First up, our lot. As usual, the press marched on us, expecting a revolt. Wanting to be there as Vince made his big move. As usual, nothing much really happened on that front. A few more grumbles about Nick than last year, that was all. The biggest complaint I have about my time in Brighton was the weather (particularly the gale force winds), always a good sign.
The overriding feeling at Labour conference was one of complacency. Apparently, 2015 is in the bag, folks. Despite the fact that behind the scenes, away from the speeches, no one in the party thinks all that much of Ed Miliband. The Progress types are still pining for David. The Fabian folks think Ed’s “okay, not great”. Blue Labour are begrudgingly holding their noses for now. The unions thought he was their man but he’s been a disappointment to them thus far. But no one thinks this will stop the Labour machine now inevitably rolling into Number 10 come May 2015.
I should mention that the obsession with Nick Clegg remains as strong as ever within the Labour party. It was often easy to forget what a fringe you were attending was actually supposed to be about after a backbench MP would use their five-minute warm up slot to talk about how much he hates Nick in the most visceral terms imaginable and then sit back down again. It’s as if the Labour party is infected with Clegg Tourettes. What you didn’t hear a whole lot about in Manchester was either what policies the Labour party should be pursuing in 2015 – nor, oddly enough, the Conservative party.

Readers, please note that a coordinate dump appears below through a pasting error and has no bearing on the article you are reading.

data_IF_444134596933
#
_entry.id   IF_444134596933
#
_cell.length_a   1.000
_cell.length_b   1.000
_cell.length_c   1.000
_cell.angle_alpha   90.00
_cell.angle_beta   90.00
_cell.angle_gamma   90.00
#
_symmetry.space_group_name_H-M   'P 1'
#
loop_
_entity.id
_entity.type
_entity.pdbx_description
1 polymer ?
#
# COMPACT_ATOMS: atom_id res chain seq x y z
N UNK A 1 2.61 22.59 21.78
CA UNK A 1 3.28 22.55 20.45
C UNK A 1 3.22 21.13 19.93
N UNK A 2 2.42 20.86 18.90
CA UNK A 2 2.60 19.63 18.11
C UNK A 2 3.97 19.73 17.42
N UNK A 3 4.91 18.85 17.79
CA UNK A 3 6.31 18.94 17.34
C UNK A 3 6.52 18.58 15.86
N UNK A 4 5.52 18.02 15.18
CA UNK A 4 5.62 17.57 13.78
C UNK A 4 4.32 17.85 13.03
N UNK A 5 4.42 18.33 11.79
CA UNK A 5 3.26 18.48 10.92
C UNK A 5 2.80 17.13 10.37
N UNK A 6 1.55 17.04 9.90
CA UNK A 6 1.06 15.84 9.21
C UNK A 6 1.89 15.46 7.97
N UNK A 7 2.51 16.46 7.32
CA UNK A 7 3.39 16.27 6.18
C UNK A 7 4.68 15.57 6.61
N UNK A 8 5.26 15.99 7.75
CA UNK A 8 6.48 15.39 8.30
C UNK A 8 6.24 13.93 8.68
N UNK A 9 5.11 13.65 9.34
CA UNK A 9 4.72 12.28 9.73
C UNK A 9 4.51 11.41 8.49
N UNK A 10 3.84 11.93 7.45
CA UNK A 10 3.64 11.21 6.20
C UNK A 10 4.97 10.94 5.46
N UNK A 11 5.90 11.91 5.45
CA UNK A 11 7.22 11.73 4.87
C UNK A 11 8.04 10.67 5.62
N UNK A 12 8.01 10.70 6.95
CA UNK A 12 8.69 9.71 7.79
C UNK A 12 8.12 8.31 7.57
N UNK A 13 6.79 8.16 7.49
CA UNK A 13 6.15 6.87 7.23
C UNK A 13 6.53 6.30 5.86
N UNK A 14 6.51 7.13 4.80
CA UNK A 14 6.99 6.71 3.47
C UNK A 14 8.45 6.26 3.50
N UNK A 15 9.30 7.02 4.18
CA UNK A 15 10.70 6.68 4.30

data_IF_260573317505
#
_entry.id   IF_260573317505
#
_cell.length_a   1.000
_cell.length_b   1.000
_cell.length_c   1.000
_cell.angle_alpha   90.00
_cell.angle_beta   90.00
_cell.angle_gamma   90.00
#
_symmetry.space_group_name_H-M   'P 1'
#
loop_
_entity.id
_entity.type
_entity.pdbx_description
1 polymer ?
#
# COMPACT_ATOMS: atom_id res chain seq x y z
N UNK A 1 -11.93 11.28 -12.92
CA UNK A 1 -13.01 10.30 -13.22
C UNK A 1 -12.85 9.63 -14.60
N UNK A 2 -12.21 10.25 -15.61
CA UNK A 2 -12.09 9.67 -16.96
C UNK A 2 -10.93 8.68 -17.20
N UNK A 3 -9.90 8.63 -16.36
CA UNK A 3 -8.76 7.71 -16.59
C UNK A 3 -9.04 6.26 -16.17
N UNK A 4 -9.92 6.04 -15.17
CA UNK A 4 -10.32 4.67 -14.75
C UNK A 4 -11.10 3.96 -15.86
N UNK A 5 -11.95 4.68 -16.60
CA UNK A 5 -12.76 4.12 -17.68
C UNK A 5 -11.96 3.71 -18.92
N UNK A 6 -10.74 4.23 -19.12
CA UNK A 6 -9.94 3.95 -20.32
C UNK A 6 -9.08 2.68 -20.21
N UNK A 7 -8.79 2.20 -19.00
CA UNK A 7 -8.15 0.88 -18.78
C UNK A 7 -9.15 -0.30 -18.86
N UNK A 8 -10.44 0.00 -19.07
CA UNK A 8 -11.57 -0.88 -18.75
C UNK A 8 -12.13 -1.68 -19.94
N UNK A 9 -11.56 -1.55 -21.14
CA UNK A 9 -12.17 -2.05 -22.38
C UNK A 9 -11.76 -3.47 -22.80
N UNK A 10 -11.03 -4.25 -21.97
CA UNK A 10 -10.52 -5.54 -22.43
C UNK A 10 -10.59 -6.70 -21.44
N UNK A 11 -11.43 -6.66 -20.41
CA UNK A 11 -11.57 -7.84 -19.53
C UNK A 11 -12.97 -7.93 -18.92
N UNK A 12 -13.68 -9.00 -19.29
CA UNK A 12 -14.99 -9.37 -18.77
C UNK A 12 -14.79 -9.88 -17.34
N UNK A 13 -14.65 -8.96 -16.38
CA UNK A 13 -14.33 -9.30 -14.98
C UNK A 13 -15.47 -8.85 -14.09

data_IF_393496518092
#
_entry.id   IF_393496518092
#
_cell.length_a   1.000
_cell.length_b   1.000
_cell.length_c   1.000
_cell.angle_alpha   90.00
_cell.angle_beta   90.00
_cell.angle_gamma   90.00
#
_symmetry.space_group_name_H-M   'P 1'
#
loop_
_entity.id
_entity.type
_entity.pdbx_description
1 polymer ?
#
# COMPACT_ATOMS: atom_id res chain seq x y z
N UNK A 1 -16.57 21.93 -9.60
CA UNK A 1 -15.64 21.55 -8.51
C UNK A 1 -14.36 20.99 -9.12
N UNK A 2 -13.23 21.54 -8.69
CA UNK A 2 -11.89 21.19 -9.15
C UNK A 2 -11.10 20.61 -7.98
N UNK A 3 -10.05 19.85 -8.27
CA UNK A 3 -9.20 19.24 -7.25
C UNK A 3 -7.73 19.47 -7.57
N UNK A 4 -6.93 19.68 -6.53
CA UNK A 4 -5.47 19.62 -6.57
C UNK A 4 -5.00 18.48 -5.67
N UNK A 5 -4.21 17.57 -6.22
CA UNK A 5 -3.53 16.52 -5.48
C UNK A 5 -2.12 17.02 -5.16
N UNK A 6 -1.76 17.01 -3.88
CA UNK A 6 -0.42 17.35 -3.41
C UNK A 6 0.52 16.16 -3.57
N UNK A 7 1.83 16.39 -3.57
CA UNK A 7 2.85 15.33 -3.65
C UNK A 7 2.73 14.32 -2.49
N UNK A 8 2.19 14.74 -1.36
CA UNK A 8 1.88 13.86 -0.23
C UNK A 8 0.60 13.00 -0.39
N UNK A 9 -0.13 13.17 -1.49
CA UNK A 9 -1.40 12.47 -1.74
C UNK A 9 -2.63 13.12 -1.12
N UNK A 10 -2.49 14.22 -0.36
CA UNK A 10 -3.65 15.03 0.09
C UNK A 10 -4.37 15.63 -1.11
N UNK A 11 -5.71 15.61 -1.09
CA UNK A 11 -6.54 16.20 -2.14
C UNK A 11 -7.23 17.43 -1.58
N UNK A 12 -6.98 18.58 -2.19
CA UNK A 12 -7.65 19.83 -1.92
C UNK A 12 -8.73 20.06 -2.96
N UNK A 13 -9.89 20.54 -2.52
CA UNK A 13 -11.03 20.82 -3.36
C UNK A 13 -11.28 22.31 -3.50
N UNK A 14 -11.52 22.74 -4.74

Meanwhile, at Conservative party conference, the Tories seem both focused and hungry for victory. Within twenty-four hours of arriving in Birmingham, I’ll admit I started thinking of a Tory majority post-2015, a truly bone chilling thought. What really struck me was the volume of ideas on show – ideas that as a liberal I mostly found abhorrent, but well thought out and well articulated ideas nonetheless. By comparison, the Labour conference was intellectually arid, a schematic vacuum.
The only real problem for the Tories is, as ever, Europe. It is often stated in the media that Europe is the one thing that unites the Conservative party. Trust me, it isn’t. It remains an ever expanding problem for Cameron’s leadership.
But the biggest thing I got from going to all three conferences was this: there is a large, Lib Dem shaped space in British politics. The illiberalism on show at times at both Labour and Tory conferences was rather staggering. Whether it was the Glassman brigade talking about how we should roll back the clock to some sort of cosy socialist 1950’s where everyone did what they were told, or Phillip Blond and Jesse Norman discussing “post-liberalism”, I would not take the future of liberalism in this country for granted without the Lib Dems.
Question now is, how do we communicate that to everyone else who shares our concerns?